Projection identifies a person or certain strangers as threatening, unworthy, or evil. Marginalized, they become the Other. Destroying them in image or in life is a felt imperative. However, it takes a continuous reservoir of psychic energy to maintain this negative and negating projection. Tyrants who use projection as a tool assume to themselves the virtuousness of a theocratic dictatorship. Why theocratic? The center of a reactionary movement cannot hold unless it is god-centered. God may only be an opportunistic projection of a state led by a charismatic leader, or that state may use an authentic religion as a front to justify cruelty. Human nature cannot sustain the energy to maintain a social movement over time unless that effort upholds an aim to something better, higher, greater. One answer is God. Under this banner, the ruling class lays claim to valuable things. To strengthen, this defense needs to root itself in deeper psychological soil. Thus, the next line of defense is built.
Rationalization is inventing bad reasons to justify what we say or do. Intellectualization defuses emotionally explosive issues by using abstract, inauthentic, lifeless words. For example, a politician who is not gaining enough attention in the press might express a plausible concern about government funding of women’s birth control and abortion. Rallying like-minded legislators, religious groups, and women sympathizers can launch a movement that pretends to do women a big favor. However, the reality of the proposal forces women into a position of no privacy in their medical relationships, having babies they can’t afford to raise, and using religious doctrine as a front for political gain.
Usually, the politicians who use rationalization and intellectualization as tools to coerce others are dominating and inflexible. Their outspoken interpersonal styles promote conflict. These personality traits point to pathology. A lesser known role of rationalization and intellectualization is protecting their users from fully realizing how their manipulative hostility harms others. Hence the roots must now reach deeper into psychological soil because it takes a lot of psychic energy to keep this system of logic running. The next defense in line is Reaction Formation and it does the trick.
When tyrannical politicians– and some parents– use the defense of Reaction Formation they outwardly display the opposite of what they inwardly repress and deny. For example, who would readily admit to admiring cruelty or evil? Yet, they trust in cruelty for achieving their goals.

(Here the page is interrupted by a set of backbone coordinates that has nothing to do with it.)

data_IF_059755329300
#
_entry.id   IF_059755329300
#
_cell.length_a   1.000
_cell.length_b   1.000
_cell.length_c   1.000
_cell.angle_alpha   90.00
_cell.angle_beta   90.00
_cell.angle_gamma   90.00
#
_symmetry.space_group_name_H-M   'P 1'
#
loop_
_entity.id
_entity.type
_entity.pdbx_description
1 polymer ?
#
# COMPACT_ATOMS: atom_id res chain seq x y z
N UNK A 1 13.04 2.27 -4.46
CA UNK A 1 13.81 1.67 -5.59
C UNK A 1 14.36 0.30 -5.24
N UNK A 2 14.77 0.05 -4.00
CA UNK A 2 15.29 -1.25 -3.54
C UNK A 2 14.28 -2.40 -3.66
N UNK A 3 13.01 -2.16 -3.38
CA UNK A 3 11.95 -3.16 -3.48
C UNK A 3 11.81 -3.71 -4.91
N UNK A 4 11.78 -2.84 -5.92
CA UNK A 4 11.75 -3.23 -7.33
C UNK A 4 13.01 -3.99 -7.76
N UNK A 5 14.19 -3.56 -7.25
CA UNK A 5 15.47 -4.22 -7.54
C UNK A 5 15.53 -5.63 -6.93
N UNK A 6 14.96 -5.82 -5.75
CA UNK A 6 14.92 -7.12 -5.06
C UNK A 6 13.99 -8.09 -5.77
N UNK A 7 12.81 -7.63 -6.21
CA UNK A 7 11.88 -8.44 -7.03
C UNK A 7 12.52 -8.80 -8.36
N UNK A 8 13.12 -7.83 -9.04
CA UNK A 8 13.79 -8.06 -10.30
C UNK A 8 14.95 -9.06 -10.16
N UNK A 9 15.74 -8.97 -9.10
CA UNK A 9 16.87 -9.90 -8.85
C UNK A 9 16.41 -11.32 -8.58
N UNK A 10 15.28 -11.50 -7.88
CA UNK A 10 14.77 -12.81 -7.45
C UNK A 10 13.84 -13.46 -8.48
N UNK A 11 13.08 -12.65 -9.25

Now comes the part where the logic gets labyrinthine, even perverse.
Repression and Denial are the defenses that blur a tyrant’s insight. Old Scrooge needed the Ghost of Christmas’ Past to trot him back through his life before he could see the hurt he caused and why he caused it. He, and aggressors like him, repress or “push down” into their unconscious any mental content that disturbs their conscious mind. Moreover, memory of that very act of repression is itself repressed. As a result, the whole incident is more or less forgotten. Good luck with that, one part of our mind might be telling another part. Whatever is repressed is unwilling to stay in solitary, in the dark. As if radioactive, it leaks back up into consciousness. Thus, Denial is the jailer that takes missteps of conscience and other mind content to a deeper, darker place and throws away the key. Unmindfulness, though, takes work and exacts costs.
Tyrants who deploy these defenses have learned and self-installed these techniques as personality disorders. They strike us as histrionic, dependent, avoidant, narcissistic psychopaths. This is not an opinion. It is a psychological fact. As even their supporters will see at some point, the next and last defense before the inevitable downfall of these leaders is the tactic of scapegoating.
Scapegoating has the most sinister social implications. The tyranny that politicians dare not direct at someone stronger than themselves is turned against someone weak and helpless. These politicians are like zoo animals that cannot get at the target of their fury so they take it out on weaker occupants of their cage. In the wild, an animal attacked by one of higher rank will not fight back but will retaliate by displacing aggression on an animal of lower rank. And so it is with people in the political sphere. In the absence of an enemy at the gate, aggression intended for the ‘foreigner’ is redirected at the ‘enemy within.’ When scapegoating aligns with projection, repression, and denial the result is obscene.
To summarize, the defense of projection begins a nasty cycle. Its negative vision must grow into rationalized and intellectualized philosophy with God (or a sacralized tyrant state) at its center to keep it going. Then the cycle has to anchor itself in reaction formation that says, I’m right, right? And repression and denial that lets tyrants justify their paranoia before they zero in on their symbolic secondary target– the scapegoat. Anxiety is released. It’s a big spasm of rage. And yet there is someone, certain interests, that benefit in the end. For the short term, we can pray.